Hit or Miss February 2017: How Did The Biggest Games of That Month Fare With Critics?

By Melvyn Tan on Mar 2, 2017

Image source: PlayStation Store
Image source: PlayStation Store

February 2017 has ended, but not before giving us games like Nioh, For Honor, Sniper Elite 4 and Horizon Zero Dawn. These games were considered by us to be pretty noteworthy - enough that we featured them in our Biggest Games of February 2017 article - but being a big release doesn't necessarily make a game good.

We gave each of the games on the list their individual review round-up, but we've also decided to do a monthly recap to summarize their respective critical responses in one article. A round-up of round-ups, I suppose. So, let's see which games were a hit, and which were a miss (or in-between).

*For the individual review round-ups, I've included links to them at the end of the article.


 Nioh 

Image source: PlayStation store
Image source: PlayStation store

Release date: February 7

Platform: PS4

What is it: An action-RPG set during the Warring States Period of Japan. The game puts players in the role of William, a blonde swordsman, as he traverses Japan. In his journey, he'll do battle with both men and demons called Yokai, and the combat brings to mind the challenge and satisfaction of Dark Souls. 

How is it: Nioh was the first big release of February, and the Dark Souls-like action RPG ended up winning many critics' hearts, despite being tough as hell. The combat - which features three different stances - was the main aspect that was praised, while some critics were mesmerized by the visuals as well. Despite similarities to the Dark Souls series, the experience delivered by Nioh was considered to be unique enough to stand on its own.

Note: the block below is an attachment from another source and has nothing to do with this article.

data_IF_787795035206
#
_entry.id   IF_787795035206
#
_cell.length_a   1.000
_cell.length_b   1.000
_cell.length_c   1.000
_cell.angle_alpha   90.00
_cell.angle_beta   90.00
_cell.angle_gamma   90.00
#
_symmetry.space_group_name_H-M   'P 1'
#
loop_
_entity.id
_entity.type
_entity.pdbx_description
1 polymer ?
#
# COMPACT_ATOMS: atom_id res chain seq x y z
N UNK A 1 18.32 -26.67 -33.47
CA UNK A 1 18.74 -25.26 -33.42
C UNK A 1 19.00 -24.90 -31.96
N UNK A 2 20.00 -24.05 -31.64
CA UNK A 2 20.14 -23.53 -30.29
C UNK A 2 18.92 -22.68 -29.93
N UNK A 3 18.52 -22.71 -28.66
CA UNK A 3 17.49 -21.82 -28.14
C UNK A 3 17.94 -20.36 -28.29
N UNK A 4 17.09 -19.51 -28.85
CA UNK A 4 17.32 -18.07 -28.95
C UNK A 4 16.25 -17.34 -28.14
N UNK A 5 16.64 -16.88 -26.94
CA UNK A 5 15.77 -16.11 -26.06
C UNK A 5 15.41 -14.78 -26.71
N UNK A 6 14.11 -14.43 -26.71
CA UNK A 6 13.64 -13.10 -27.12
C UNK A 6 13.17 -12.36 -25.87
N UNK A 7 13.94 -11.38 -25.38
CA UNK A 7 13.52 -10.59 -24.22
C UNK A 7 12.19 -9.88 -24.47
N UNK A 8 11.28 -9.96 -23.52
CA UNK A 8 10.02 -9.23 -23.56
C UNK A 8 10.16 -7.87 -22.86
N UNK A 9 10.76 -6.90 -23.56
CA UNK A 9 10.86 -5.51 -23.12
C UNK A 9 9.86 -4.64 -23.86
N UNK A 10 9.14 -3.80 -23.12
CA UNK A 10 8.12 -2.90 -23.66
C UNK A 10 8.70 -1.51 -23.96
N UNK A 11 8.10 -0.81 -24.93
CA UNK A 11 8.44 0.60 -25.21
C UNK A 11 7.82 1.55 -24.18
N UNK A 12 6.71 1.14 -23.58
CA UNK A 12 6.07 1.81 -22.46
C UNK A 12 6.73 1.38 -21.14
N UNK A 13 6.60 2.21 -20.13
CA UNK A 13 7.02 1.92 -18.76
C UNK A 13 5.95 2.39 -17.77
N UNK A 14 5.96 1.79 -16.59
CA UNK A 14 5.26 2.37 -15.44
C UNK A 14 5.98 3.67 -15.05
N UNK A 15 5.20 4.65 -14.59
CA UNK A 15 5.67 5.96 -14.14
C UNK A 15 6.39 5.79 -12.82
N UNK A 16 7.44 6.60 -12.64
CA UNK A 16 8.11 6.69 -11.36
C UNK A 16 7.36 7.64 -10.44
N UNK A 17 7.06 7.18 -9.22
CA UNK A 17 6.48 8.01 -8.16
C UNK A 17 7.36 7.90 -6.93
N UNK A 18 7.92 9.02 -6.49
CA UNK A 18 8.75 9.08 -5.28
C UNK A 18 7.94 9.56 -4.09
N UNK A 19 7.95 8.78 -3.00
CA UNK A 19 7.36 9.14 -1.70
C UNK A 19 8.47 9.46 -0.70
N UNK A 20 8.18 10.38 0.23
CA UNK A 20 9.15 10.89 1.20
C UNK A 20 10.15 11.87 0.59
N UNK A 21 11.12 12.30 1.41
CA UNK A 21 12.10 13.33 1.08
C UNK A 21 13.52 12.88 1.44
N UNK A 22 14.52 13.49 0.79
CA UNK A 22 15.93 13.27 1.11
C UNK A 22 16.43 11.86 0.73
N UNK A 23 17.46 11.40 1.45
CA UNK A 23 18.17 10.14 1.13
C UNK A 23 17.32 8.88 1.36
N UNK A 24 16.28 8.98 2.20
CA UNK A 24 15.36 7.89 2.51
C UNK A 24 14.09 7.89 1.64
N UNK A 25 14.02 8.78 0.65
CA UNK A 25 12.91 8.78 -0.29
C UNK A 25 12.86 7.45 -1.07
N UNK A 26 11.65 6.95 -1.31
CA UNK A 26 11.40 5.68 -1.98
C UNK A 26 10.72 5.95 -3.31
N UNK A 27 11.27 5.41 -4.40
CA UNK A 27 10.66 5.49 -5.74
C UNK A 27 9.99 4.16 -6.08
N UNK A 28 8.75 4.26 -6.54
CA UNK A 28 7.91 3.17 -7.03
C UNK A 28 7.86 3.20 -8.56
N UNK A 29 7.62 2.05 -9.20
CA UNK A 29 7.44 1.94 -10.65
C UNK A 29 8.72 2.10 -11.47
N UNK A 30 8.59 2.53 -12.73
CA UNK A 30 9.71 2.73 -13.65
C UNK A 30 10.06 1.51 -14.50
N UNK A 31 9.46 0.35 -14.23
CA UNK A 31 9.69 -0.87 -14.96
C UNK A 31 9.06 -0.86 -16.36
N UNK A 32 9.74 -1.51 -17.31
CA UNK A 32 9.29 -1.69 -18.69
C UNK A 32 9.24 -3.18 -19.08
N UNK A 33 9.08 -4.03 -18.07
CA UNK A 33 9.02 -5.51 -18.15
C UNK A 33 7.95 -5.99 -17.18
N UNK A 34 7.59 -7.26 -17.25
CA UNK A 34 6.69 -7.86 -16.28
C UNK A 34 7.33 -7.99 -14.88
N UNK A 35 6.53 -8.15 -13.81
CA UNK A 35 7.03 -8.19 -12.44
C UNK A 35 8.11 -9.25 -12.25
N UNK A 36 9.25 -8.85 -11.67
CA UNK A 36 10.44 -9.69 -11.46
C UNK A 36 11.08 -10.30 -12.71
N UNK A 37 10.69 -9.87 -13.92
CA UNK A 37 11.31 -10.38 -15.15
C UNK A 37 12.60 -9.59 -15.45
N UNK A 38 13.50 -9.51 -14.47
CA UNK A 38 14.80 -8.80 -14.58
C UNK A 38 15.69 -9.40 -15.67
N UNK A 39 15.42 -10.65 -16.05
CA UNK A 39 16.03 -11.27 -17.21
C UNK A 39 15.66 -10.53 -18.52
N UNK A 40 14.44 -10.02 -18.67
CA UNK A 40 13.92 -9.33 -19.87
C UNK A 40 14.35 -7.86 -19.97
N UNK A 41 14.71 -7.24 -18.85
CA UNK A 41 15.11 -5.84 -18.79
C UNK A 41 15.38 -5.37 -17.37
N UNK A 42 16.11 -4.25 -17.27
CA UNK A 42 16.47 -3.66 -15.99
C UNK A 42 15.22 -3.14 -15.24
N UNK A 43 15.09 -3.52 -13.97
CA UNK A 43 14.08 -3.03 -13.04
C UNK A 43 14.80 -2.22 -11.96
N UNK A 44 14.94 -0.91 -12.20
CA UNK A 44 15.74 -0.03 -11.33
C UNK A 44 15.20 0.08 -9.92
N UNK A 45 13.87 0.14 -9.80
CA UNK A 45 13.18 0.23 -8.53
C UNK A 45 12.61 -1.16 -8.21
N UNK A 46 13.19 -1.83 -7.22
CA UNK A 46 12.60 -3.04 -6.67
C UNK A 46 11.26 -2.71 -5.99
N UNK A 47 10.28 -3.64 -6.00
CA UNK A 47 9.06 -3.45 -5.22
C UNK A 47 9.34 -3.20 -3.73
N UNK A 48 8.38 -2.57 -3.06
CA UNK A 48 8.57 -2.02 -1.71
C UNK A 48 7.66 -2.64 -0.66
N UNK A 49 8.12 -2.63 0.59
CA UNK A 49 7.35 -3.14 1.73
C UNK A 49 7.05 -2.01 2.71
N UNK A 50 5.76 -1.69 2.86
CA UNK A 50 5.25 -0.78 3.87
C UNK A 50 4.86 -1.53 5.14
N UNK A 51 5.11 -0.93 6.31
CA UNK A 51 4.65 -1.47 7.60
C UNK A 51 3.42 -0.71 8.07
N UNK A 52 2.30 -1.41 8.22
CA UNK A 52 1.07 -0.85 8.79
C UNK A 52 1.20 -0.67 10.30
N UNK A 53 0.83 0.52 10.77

"Nioh got attention for its similarities to other titles, but it deserves to be remembered as its own special game, one that sees and raises the efforts presented by its inspirations," reads the Jimquisition's review of the game.

Metacritic score: 87

Hit or Miss: Hit

For Honor

Image source: Ubsioft official website
Image source: Ubsioft official website

Release date: February 14

Platform: PS4, Xbox One, PC

What is it: A third-person melee action game featuring three factions: Knights, Vikings and Samurai. A bit slower and less messy than Chivalry, and the movements are lovely to behold with the third-person view. The focus is on multiplayer, although there's a campaign that can be played in two-player co-op.

How is it: Like Nioh, the combat was the main aspect of the game that was praised, and I myself liked it quite a bit during my time with the closed beta. It's other features weren't as well-liked however. Game Revolution mentioned the game having "a few technical issues and an underdeveloped campaign", while Kotaku found the loot-grind "all-encompassing". Meanwhile, PC Gamer found the customisation "tediously granular" and wasn't fond of the free-to-play-like storefront either.

The bright side is that the combat is the main focus of the game, and having that done right by Ubisoft marks a significant victory for the game already. As PCGamesN says: "... that combat is so good – and fighting is what you’ll be doing 90 percent of the time – that it makes up for a lot of the game’s failings."

Metacritic score: 78 (PS4), 81 (Xbox One), 76 (PC)

Hit or Miss: Ultimately, it's a hit, despite quite a few misses. 

Sniper Elite 4

Image source: Sniper Elite 4 official website
Image source: Sniper Elite 4 official website

Release date: February 14

Platform: PS4, Xbox One, PC

What is it: The fourth installment of the World War 2-set third-person sniping series, featuring a brutal X-ray killcam once again. This time, the action takes place in 1943's Italy, and the levels have become fairly huge sandboxes that are bigger than even the biggest the third game has to offer. The campaign can be played in two-player co-op, but there's also a dedicated co-op horde mode and PvP multiplayer.